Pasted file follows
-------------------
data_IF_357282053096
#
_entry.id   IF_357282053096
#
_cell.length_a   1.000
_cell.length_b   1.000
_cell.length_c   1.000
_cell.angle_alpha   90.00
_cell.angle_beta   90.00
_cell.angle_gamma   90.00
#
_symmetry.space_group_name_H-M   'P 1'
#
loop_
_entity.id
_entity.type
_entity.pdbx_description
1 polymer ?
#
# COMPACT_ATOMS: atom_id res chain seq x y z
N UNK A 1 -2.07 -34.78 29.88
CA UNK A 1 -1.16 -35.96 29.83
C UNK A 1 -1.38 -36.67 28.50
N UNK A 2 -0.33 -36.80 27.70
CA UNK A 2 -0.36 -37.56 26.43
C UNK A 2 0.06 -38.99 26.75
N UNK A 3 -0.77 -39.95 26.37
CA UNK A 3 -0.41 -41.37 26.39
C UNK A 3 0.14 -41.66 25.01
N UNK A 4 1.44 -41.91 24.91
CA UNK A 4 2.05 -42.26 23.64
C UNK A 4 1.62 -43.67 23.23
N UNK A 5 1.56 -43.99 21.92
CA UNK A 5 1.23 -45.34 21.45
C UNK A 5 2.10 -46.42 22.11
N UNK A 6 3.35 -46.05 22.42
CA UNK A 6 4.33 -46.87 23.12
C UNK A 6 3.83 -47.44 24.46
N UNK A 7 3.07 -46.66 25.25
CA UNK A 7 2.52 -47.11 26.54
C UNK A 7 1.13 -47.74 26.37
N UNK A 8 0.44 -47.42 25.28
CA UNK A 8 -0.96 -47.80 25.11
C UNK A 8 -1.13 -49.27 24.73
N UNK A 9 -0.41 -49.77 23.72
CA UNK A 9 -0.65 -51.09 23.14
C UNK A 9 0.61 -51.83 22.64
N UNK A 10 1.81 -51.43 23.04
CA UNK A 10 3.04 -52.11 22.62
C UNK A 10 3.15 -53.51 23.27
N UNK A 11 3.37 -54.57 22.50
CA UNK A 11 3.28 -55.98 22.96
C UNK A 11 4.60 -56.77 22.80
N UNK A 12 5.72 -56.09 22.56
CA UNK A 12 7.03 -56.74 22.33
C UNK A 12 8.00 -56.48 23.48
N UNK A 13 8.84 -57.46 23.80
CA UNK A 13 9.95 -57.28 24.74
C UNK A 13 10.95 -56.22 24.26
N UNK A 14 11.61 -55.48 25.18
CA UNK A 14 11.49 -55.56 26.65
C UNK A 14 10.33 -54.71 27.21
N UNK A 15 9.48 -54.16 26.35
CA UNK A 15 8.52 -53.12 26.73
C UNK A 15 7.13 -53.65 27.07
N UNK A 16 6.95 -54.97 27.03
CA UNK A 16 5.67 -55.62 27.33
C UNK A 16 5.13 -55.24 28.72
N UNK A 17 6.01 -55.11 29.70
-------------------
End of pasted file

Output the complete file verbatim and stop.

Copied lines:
data_IF_357282053096
#
_entry.id   IF_357282053096
#
_cell.length_a   1.000
_cell.length_b   1.000
_cell.length_c   1.000
_cell.angle_alpha   90.00
_cell.angle_beta   90.00
_cell.angle_gamma   90.00
#
_symmetry.space_group_name_H-M   'P 1'
#
loop_
_entity.id
_entity.type
_entity.pdbx_description
1 polymer ?
#
# COMPACT_ATOMS: atom_id res chain seq x y z
N UNK A 1 -2.07 -34.78 29.88
CA UNK A 1 -1.16 -35.96 29.83
C UNK A 1 -1.38 -36.67 28.50
N UNK A 2 -0.33 -36.80 27.70
CA UNK A 2 -0.36 -37.56 26.43
C UNK A 2 0.06 -38.99 26.75
N UNK A 3 -0.77 -39.95 26.37
CA UNK A 3 -0.41 -41.37 26.39
C UNK A 3 0.14 -41.66 25.01
N UNK A 4 1.44 -41.91 24.91
CA UNK A 4 2.05 -42.26 23.64
C UNK A 4 1.62 -43.67 23.23
N UNK A 5 1.56 -43.99 21.92
CA UNK A 5 1.23 -45.34 21.45
C UNK A 5 2.10 -46.42 22.11
N UNK A 6 3.35 -46.05 22.42
CA UNK A 6 4.33 -46.87 23.12
C UNK A 6 3.83 -47.44 24.46
N UNK A 7 3.07 -46.66 25.25
CA UNK A 7 2.52 -47.11 26.54
C UNK A 7 1.13 -47.74 26.37
N UNK A 8 0.44 -47.42 25.28
CA UNK A 8 -0.96 -47.80 25.11
C UNK A 8 -1.13 -49.27 24.73
N UNK A 9 -0.41 -49.77 23.72
CA UNK A 9 -0.65 -51.09 23.14
C UNK A 9 0.61 -51.83 22.64
N UNK A 10 1.81 -51.43 23.04
CA UNK A 10 3.04 -52.11 22.62
C UNK A 10 3.15 -53.51 23.27
N UNK A 11 3.37 -54.57 22.50
CA UNK A 11 3.28 -55.98 22.96
C UNK A 11 4.60 -56.77 22.80
N UNK A 12 5.72 -56.09 22.56
CA UNK A 12 7.03 -56.74 22.33
C UNK A 12 8.00 -56.48 23.48
N UNK A 13 8.84 -57.46 23.80
CA UNK A 13 9.95 -57.28 24.74
C UNK A 13 10.95 -56.22 24.26
N UNK A 14 11.61 -55.48 25.18
CA UNK A 14 11.49 -55.56 26.65
C UNK A 14 10.33 -54.71 27.21
N UNK A 15 9.48 -54.16 26.35
CA UNK A 15 8.52 -53.12 26.73
C UNK A 15 7.13 -53.65 27.07
N UNK A 16 6.95 -54.97 27.03
CA UNK A 16 5.67 -55.62 27.33
C UNK A 16 5.13 -55.24 28.72
N UNK A 17 6.01 -55.11 29.70